It’s not a trivial question. Many well-established and successful companies are still organised in ways our grandparents would recognise, even though the nature of work has fundamentally changed from hierarchical to peer-to-peer - The Harvard Business Review says that analysis of its own data for the past two decades shows that the time spent by managers and employees in collaborative activities has ballooned by at least 50 per cent.
The best people will want, and have the negotiating power, to work more flexibly
One question is whether remote working is appropriate for junior employees who may need frequent mentoring. Jeff Fox, a principal at consultancy Aon, says younger employees starting out in their careers may miss out by not being office-based. “They want social interaction, the benefits of working with others to learn. It’s different for older employees who have different priorities,” he says.
Pieter Levels of Nomad List, the online community for digital nomads, agrees. “One of the biggest challenges of digital nomadism is the social and community aspect,” he says. “Most people create their social network in high school, university and work, all in a particular place. Nomads consciously leave that place to travel the world and live in places where they do not have that background. Science tells us making friends takes proximity (being physically near someone) and repetition (meeting repeatedly).”
Being ‘footloose and fancy-free’ is not always as pleasant as it is made out to be.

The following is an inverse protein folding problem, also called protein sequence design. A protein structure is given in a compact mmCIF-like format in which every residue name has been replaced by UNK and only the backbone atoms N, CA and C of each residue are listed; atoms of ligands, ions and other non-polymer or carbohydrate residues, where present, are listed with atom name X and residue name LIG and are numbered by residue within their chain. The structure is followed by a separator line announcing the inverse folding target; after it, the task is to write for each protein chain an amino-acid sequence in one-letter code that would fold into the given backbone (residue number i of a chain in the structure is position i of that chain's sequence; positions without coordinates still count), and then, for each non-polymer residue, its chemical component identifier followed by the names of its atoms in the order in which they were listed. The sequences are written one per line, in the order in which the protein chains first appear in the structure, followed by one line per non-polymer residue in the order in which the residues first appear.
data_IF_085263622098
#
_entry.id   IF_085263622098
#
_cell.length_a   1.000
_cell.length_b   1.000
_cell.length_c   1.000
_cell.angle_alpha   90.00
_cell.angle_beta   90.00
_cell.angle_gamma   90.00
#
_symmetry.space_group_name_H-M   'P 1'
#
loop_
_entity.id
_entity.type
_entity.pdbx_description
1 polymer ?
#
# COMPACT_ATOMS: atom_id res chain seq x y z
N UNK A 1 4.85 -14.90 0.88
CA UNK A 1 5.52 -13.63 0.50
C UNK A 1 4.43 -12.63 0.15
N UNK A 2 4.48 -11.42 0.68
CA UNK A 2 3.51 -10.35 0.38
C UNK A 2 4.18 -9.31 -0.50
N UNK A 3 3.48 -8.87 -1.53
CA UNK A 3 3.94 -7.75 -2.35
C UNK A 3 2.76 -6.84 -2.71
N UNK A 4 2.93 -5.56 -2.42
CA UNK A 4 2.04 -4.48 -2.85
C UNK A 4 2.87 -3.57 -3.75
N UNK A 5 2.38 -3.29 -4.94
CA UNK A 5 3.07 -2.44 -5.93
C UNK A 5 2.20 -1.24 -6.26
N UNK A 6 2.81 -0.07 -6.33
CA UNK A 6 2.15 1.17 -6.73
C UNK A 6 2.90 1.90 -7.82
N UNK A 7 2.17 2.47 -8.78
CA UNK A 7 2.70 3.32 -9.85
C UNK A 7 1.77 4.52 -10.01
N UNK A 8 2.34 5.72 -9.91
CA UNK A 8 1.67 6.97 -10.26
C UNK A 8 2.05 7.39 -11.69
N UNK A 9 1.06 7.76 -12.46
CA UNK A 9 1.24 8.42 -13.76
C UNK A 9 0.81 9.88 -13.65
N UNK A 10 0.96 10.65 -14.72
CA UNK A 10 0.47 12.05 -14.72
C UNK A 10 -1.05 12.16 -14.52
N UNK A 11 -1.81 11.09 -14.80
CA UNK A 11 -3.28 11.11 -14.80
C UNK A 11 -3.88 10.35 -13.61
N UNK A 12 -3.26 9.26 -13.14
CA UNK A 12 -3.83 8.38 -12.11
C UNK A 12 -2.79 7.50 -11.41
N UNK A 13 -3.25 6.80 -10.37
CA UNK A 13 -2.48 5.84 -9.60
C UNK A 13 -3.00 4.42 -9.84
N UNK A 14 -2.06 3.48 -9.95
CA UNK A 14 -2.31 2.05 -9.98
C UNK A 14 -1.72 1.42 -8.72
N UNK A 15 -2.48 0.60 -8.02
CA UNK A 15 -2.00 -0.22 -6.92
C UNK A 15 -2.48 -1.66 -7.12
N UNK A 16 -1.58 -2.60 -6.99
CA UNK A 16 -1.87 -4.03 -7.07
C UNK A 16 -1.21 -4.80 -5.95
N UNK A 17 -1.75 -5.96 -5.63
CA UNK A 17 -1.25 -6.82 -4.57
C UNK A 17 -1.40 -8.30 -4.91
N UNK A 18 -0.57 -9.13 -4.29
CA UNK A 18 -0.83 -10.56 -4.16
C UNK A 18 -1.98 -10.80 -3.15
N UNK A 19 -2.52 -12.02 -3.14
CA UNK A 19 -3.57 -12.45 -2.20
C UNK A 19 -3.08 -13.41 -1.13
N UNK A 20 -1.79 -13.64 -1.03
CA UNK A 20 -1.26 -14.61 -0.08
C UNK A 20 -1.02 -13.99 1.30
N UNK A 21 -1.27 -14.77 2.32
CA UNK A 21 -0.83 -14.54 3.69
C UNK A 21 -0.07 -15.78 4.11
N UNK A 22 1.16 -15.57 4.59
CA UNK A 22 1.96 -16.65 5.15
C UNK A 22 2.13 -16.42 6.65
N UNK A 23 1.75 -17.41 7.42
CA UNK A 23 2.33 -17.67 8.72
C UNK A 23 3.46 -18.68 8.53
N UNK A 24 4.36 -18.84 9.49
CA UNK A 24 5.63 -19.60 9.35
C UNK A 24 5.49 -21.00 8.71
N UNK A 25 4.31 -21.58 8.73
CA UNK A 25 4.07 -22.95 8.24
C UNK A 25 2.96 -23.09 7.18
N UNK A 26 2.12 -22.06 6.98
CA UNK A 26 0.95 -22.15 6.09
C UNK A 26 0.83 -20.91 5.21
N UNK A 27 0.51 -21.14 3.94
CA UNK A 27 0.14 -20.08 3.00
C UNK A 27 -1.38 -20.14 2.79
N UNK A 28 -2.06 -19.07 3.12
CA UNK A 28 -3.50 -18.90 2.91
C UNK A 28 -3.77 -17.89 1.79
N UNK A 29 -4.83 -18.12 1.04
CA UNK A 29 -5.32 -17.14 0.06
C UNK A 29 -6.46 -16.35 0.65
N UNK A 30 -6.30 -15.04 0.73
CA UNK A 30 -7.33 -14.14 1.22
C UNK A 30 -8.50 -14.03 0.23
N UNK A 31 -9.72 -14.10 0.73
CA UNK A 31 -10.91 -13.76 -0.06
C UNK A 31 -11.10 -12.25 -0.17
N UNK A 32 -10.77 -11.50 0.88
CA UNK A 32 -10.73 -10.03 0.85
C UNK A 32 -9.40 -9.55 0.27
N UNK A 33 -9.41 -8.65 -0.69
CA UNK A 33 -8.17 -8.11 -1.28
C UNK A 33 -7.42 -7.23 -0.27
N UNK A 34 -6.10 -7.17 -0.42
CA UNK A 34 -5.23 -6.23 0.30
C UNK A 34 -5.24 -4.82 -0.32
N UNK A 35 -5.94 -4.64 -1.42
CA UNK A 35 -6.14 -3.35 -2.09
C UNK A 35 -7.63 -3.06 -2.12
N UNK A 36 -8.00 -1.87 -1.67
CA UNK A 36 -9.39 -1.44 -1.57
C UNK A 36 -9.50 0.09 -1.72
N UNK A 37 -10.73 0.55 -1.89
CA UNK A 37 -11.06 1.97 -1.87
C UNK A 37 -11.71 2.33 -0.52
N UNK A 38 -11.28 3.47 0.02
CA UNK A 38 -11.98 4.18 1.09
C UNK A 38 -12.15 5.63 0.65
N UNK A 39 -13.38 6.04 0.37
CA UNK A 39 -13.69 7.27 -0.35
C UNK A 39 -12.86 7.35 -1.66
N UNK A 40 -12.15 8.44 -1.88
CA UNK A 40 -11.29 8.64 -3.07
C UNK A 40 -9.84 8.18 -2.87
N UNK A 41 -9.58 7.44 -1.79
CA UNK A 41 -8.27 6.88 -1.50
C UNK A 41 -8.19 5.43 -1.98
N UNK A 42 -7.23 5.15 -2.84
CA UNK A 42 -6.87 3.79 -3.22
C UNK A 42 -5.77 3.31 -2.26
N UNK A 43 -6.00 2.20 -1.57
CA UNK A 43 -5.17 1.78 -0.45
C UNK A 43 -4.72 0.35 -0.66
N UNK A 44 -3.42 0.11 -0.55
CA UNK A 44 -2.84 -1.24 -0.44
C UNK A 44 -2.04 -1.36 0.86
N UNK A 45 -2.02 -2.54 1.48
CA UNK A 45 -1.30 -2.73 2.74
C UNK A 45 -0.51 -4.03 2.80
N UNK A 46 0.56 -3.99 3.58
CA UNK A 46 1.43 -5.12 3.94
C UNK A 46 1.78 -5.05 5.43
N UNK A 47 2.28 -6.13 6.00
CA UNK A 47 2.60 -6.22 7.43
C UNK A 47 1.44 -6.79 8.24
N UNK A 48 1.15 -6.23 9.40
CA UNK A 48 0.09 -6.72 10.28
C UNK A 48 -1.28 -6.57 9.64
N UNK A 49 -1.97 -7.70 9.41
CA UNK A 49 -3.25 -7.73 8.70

“Mental health is something that doesn’t get discussed by digital nomads. I have seen people who have suffered burnout or with bad health issues. It is very difficult to switch off in a world that is constantly connected, so you need to find ways of keeping fresh,” says Kash Bhattacharya who works with tourism destinations around the world on their marketing.
Many well-established and successful companies are still organised in ways our grandparents would recognise
Part of this is taking it slowly, believes Levels.
“Travel slower (moving every three to six months), come back to the same few places (I have about three places I rotate), and arrange with people to go to the same places together. Even then it’s challenging but doable,” he says.
A company called Minaal, which makes durable luggage and accessories for travellers, has addressed this issue. Its team is based all round the world and is highly mobile.
Founder Jimmy Hayes says, “In the past week I’ve had ‘meetings’ with team members and collaborators in Japan, France, the UK, US, New Zealand, Vietnam, and Serbia. Next week the location profile could be completely different.”
Hayes tries to get the company together in person a few times a year. “It’s an ongoing challenge to fine-tune the optimal amount of in-person time, but that in itself helps us be very aware of which approach works best for each phase of the business cycle,” he says.
Better collaboration technology is making things easier too. Seeing a fellow employee over a video call beats email every time when it comes to feeling part of the same team.